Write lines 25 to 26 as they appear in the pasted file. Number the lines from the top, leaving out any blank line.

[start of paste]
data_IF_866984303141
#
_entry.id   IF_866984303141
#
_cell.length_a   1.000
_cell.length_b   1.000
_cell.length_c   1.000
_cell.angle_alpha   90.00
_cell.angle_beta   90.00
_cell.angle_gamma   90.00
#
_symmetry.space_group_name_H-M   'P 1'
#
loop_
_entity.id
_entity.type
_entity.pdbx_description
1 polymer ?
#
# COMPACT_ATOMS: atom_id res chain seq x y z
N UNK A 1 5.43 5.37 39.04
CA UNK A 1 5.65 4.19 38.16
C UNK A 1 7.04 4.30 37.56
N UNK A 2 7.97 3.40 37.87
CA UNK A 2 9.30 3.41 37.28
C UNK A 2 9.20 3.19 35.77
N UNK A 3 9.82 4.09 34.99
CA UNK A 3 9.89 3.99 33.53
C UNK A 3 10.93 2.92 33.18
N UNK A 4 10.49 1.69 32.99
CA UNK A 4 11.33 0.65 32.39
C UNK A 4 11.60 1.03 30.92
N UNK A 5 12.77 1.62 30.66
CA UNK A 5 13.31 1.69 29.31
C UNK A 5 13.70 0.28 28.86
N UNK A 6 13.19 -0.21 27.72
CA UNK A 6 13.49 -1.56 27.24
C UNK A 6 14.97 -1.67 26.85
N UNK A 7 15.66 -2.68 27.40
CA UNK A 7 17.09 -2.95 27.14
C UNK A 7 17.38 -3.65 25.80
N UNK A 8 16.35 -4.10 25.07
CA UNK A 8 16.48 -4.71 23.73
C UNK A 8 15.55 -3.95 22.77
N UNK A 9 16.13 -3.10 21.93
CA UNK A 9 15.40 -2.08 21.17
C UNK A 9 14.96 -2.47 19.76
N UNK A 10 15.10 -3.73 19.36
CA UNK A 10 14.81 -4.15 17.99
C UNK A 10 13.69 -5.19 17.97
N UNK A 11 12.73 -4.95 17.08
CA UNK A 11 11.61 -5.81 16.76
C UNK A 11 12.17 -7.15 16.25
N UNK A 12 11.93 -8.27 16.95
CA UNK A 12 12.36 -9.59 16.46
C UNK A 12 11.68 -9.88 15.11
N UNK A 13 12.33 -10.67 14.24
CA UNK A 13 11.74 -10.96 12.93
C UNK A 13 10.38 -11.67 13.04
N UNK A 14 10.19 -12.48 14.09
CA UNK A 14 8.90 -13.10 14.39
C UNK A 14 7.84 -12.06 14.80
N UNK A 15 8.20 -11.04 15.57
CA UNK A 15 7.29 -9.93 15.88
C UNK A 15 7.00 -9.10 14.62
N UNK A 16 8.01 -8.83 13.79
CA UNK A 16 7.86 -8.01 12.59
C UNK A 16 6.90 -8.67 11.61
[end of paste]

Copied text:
CA UNK A 2 9.30 3.41 37.28
C UNK A 2 9.20 3.19 35.77